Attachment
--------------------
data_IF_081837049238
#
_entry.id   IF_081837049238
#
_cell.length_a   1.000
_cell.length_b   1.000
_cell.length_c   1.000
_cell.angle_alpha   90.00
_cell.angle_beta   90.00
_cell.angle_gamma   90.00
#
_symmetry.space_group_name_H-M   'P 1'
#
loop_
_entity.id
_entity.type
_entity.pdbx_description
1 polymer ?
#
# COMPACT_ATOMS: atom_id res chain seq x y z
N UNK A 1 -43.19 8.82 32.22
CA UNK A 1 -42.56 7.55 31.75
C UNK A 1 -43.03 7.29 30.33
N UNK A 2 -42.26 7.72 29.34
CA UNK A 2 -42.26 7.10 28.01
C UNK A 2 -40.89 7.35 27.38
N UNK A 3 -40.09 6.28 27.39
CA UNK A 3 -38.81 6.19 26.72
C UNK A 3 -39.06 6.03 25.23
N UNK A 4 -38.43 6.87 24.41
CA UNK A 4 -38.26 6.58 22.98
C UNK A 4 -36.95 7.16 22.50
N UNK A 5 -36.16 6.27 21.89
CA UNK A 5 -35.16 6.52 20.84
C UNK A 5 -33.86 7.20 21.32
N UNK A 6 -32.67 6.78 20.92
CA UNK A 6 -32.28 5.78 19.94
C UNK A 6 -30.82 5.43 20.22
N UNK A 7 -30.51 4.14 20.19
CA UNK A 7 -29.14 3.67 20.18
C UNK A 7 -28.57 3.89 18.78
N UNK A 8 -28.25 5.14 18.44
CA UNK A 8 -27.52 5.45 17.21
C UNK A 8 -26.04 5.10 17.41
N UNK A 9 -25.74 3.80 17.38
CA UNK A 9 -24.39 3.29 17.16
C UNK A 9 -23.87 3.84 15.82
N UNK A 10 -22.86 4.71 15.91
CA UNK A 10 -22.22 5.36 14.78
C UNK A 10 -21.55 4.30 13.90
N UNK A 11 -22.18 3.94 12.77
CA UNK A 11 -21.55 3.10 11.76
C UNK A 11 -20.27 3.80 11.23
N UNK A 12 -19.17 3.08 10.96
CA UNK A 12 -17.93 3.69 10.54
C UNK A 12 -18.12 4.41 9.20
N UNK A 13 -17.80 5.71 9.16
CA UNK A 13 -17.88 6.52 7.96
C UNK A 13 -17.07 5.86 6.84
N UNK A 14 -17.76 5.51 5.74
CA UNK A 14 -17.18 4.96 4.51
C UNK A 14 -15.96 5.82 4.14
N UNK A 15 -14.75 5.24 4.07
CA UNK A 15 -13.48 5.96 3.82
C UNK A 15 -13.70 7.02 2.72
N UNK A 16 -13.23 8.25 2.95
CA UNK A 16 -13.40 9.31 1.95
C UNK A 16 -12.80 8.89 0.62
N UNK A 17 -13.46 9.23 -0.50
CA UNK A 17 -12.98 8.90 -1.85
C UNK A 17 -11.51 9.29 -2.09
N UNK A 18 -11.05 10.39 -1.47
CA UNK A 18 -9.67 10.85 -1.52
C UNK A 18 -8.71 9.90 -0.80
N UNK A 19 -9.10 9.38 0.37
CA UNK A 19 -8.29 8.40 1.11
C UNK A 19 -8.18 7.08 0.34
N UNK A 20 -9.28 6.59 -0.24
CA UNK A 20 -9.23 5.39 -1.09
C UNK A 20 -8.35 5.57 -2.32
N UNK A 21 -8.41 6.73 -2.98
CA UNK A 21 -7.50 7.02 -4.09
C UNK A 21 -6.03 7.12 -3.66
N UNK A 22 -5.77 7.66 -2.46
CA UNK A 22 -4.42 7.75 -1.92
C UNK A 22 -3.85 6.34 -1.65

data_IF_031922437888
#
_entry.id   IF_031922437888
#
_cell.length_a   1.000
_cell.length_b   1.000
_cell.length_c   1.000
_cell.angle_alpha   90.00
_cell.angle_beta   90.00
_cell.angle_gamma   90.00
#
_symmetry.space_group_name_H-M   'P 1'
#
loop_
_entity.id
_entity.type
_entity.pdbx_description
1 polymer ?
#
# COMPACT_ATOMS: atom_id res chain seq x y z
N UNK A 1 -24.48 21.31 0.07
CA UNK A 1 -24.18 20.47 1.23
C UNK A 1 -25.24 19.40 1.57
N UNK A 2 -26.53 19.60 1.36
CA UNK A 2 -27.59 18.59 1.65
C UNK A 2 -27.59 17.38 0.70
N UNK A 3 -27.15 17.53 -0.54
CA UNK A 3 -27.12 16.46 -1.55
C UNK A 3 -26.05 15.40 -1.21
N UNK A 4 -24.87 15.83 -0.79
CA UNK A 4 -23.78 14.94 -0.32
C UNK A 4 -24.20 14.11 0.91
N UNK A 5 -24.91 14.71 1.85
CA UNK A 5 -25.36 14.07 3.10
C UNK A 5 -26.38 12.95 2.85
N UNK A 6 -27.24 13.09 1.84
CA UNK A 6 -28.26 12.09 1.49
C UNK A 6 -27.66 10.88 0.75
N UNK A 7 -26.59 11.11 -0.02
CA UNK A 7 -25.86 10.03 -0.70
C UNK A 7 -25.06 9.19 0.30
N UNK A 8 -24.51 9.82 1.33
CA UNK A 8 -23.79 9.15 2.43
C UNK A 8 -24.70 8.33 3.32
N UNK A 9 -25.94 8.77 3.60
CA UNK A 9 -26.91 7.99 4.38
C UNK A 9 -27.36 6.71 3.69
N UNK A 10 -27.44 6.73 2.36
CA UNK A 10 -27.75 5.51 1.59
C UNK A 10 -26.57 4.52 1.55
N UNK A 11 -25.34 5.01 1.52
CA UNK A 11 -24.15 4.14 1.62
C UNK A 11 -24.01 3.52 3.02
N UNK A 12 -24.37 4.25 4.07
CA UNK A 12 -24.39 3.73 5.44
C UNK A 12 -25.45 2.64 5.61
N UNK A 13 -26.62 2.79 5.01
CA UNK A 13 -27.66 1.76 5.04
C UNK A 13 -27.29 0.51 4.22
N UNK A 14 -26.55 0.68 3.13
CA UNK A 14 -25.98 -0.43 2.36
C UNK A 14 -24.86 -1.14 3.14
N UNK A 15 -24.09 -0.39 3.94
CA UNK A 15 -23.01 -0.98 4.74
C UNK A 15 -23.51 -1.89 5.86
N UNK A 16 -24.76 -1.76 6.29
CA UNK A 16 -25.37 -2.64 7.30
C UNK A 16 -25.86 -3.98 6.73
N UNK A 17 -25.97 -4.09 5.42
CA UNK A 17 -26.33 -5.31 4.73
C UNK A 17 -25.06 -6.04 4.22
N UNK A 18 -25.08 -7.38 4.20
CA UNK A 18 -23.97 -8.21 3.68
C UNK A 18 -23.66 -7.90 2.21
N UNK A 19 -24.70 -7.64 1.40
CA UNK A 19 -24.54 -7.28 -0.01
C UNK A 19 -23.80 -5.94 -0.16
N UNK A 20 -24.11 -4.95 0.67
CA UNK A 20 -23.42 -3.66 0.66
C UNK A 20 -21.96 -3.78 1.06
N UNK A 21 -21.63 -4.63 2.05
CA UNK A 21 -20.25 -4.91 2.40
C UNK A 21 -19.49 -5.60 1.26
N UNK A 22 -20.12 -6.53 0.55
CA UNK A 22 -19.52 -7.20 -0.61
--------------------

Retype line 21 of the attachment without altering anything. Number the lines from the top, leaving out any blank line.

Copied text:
N UNK A 1 -43.19 8.82 32.22